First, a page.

Is Ubuntu becoming a WALLED GARDEN?



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Office Rig:
* AMD Ryzen 7 1800x
* MSI Pro Series X370 SLI PLUS
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* GSkill Ripjaw V DDR4 8GB x4 (32 GB)
* Fractal Design Define R9 Case
* Manjaro GNOME

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* ASUS X99-E-10G WS
* Intel Core i7-6900K @ 3.2GHz
* NVidia Titan X (Pascal)
* DDR4 Corsair Vengeance RGB 8GB x8 (64GB)

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* System76 Thelio Minor
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* DDR4 16GB RAM
* Zotac Nvidia GTX 970 4GB

Home Server:
* ASUS M5A78L-M/USB3
* AMD FX 6300 at 3.5 GHz
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* DDR3 12 GB RAM

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Devin BARTON

Devin BARTON

I am an avid Linux lover and open source enthusiast. I use Ubuntu and believe in sharing knowledge. Apart from Linux, I love classic detective mysteries.

36 thoughts on “Is Ubuntu becoming a WALLED GARDEN?

  • Avatar
    September 23, 2020 at 9:14 am
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    Not sure which I want less, flatpak or snaps…just run a distro that has the package selection you need. Or close enough that you don't really have to go out of your way. Debian's good for that.

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    September 23, 2020 at 9:14 am
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    I made a janky little utility called Dockrunner that lets you run graphical software in docker containers, and it works about as well as snaps in my experience. (Not well haha)

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  • Avatar
    September 23, 2020 at 9:14 am
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    The only thing Shuttlebug needs in these times is a spinning back-kick with a Danner logger.

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  • Avatar
    September 23, 2020 at 9:14 am
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    I CAN'T TAKE UBUNTU ANYMORE, I'VE USED IT FOR 6 MONTHS AND I'M DONE, YOU'VE MOTIVATED ME I'M SWITCHING TO DEBIAN, I WANT MORE COMPATIBILITY WITH OTHER LINUX APPLICATIONS!!!!!

    Reply
  • Avatar
    September 23, 2020 at 9:14 am
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    that's what i enjoy as a windows user. the small ~1% linux community bittering among themselves and not getting anywhere :-))))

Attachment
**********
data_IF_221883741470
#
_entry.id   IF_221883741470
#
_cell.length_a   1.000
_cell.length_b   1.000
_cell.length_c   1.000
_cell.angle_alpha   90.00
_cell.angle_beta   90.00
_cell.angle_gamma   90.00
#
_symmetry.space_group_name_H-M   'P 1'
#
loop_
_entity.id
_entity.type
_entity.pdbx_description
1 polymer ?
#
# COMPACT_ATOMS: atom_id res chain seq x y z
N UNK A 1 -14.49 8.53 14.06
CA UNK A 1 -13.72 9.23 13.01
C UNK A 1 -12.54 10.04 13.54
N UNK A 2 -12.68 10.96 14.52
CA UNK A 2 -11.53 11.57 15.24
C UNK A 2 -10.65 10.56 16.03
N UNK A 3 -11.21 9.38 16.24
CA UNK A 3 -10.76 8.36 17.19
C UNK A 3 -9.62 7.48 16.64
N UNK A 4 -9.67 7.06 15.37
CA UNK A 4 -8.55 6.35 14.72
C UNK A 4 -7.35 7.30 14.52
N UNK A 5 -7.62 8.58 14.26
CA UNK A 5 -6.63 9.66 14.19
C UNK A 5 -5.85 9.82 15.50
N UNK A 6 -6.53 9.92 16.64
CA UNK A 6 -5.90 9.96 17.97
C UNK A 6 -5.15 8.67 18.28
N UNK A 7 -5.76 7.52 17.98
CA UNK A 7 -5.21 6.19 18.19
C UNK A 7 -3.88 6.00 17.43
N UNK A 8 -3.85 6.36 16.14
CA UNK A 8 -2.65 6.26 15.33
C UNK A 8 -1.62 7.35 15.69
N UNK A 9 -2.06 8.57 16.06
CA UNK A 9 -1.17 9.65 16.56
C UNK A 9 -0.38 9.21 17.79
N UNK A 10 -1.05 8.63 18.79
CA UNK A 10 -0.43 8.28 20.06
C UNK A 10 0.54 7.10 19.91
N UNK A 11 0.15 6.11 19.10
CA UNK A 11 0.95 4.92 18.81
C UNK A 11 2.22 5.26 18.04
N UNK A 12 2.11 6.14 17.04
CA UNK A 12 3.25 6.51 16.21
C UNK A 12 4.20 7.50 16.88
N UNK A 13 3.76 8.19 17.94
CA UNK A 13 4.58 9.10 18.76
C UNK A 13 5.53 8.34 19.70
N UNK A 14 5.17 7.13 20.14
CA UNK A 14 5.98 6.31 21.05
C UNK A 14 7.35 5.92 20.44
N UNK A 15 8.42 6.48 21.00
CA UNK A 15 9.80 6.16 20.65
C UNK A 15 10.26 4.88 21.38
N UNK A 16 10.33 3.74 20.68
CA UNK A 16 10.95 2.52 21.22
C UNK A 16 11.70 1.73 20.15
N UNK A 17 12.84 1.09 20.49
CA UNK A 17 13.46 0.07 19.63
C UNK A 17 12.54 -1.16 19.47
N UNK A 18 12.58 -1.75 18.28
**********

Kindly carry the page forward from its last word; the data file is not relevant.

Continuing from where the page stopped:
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  • Avatar
    September 23, 2020 at 9:14 am
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    But I do like the idea of everything being something like Snappacks. If they were Flatpaks it would be amazing if EVERYTHING was done that way or .deb. (I don't like Snappacks though and I do agree they aren't a good thing.)

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  • Avatar
    September 23, 2020 at 9:14 am
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    AppImages are insecure, Flatpak a good idea, but harder to implement, and Snap are easier to develop … Canonical has the most popular distro (in user numbers) … wallet garder?? probably, I think that snaps could be used by propietary software companies more easily, and that could be good to Linux in part to have more supported hardware for example, and bad because a distro could have more power… for now I think that ban snapd in Linux Mint is a bad idea, Could you create the chromium deb package?? No? developers must talk with "code" …

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  • Avatar
    September 23, 2020 at 9:14 am
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    Becoming? They have been evil since day one. Snaps just accelerates it.

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  • Avatar
    September 23, 2020 at 9:14 am
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    Does this affect Ubuntu-based distros like Pop! OS or just Ubuntu itself?

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  • Avatar
    September 23, 2020 at 9:14 am
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    Snaps are a proprietary technology, there's no tiptoeing around that. This is Canonical pushing their own private agenda instead of contributing to the FOSS community. But worst of all is that most users of snap applications are not even aware of this fact and Canonial are doing everything they can to trap their users, home and enterprise alike, inside their new private ecosystem who still believe that Ubuntu is still part of FOSS.

    You know how long-time Windows users have a hard time transitioning to Linux-based OSes even when they genuinely try because they have a lot of habits that work on Windows but clash with Linux distributions ? That's the effect Canonical are trying to create: make people used to snaps so that when they try other Linux distributions they won't feel at home and go back to Ubuntu…